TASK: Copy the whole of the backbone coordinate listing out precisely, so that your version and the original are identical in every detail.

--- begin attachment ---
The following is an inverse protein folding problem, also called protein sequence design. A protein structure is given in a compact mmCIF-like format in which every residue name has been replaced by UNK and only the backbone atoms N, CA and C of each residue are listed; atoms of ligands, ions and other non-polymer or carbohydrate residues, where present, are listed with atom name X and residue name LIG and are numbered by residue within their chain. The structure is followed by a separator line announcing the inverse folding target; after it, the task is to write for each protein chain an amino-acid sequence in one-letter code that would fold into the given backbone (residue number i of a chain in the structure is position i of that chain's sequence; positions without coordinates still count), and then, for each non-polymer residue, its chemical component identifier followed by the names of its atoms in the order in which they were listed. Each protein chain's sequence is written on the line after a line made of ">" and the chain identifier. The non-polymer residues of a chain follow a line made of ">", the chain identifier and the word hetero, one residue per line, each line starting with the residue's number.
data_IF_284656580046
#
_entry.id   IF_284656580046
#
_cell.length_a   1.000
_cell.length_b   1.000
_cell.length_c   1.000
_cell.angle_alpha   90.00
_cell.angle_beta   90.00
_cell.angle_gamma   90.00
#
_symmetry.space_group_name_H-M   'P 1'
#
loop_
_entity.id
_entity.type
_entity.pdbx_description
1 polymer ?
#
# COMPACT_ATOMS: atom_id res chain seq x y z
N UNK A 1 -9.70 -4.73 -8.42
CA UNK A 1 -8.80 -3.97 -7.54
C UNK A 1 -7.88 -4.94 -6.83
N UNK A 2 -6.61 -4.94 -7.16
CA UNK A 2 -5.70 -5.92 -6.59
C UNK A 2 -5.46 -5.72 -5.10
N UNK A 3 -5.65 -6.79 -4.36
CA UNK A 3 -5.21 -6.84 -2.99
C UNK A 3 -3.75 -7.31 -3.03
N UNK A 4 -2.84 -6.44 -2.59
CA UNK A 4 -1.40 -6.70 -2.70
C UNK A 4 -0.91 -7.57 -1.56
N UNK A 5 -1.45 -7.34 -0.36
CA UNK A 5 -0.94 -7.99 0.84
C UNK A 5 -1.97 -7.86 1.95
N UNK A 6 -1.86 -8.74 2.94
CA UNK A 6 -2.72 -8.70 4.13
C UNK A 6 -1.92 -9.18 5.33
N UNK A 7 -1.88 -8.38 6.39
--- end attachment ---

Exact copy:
The following is an inverse protein folding problem, also called protein sequence design. A protein structure is given in a compact mmCIF-like format in which every residue name has been replaced by UNK and only the backbone atoms N, CA and C of each residue are listed; atoms of ligands, ions and other non-polymer or carbohydrate residues, where present, are listed with atom name X and residue name LIG and are numbered by residue within their chain. The structure is followed by a separator line announcing the inverse folding target; after it, the task is to write for each protein chain an amino-acid sequence in one-letter code that would fold into the given backbone (residue number i of a chain in the structure is position i of that chain's sequence; positions without coordinates still count), and then, for each non-polymer residue, its chemical component identifier followed by the names of its atoms in the order in which they were listed. Each protein chain's sequence is written on the line after a line made of ">" and the chain identifier. The non-polymer residues of a chain follow a line made of ">", the chain identifier and the word hetero, one residue per line, each line starting with the residue's number.
data_IF_284656580046
#
_entry.id   IF_284656580046
#
_cell.length_a   1.000
_cell.length_b   1.000
_cell.length_c   1.000
_cell.angle_alpha   90.00
_cell.angle_beta   90.00
_cell.angle_gamma   90.00
#
_symmetry.space_group_name_H-M   'P 1'
#
loop_
_entity.id
_entity.type
_entity.pdbx_description
1 polymer ?
#
# COMPACT_ATOMS: atom_id res chain seq x y z
N UNK A 1 -9.70 -4.73 -8.42
CA UNK A 1 -8.80 -3.97 -7.54
C UNK A 1 -7.88 -4.94 -6.83
N UNK A 2 -6.61 -4.94 -7.16
CA UNK A 2 -5.70 -5.92 -6.59
C UNK A 2 -5.46 -5.72 -5.10
N UNK A 3 -5.65 -6.79 -4.36
CA UNK A 3 -5.21 -6.84 -2.99
C UNK A 3 -3.75 -7.31 -3.03
N UNK A 4 -2.84 -6.44 -2.59
CA UNK A 4 -1.40 -6.70 -2.70
C UNK A 4 -0.91 -7.57 -1.56
N UNK A 5 -1.45 -7.34 -0.36
CA UNK A 5 -0.94 -7.99 0.84
C UNK A 5 -1.97 -7.86 1.95
N UNK A 6 -1.86 -8.74 2.94
CA UNK A 6 -2.72 -8.70 4.13
C UNK A 6 -1.92 -9.18 5.33
N UNK A 7 -1.88 -8.38 6.39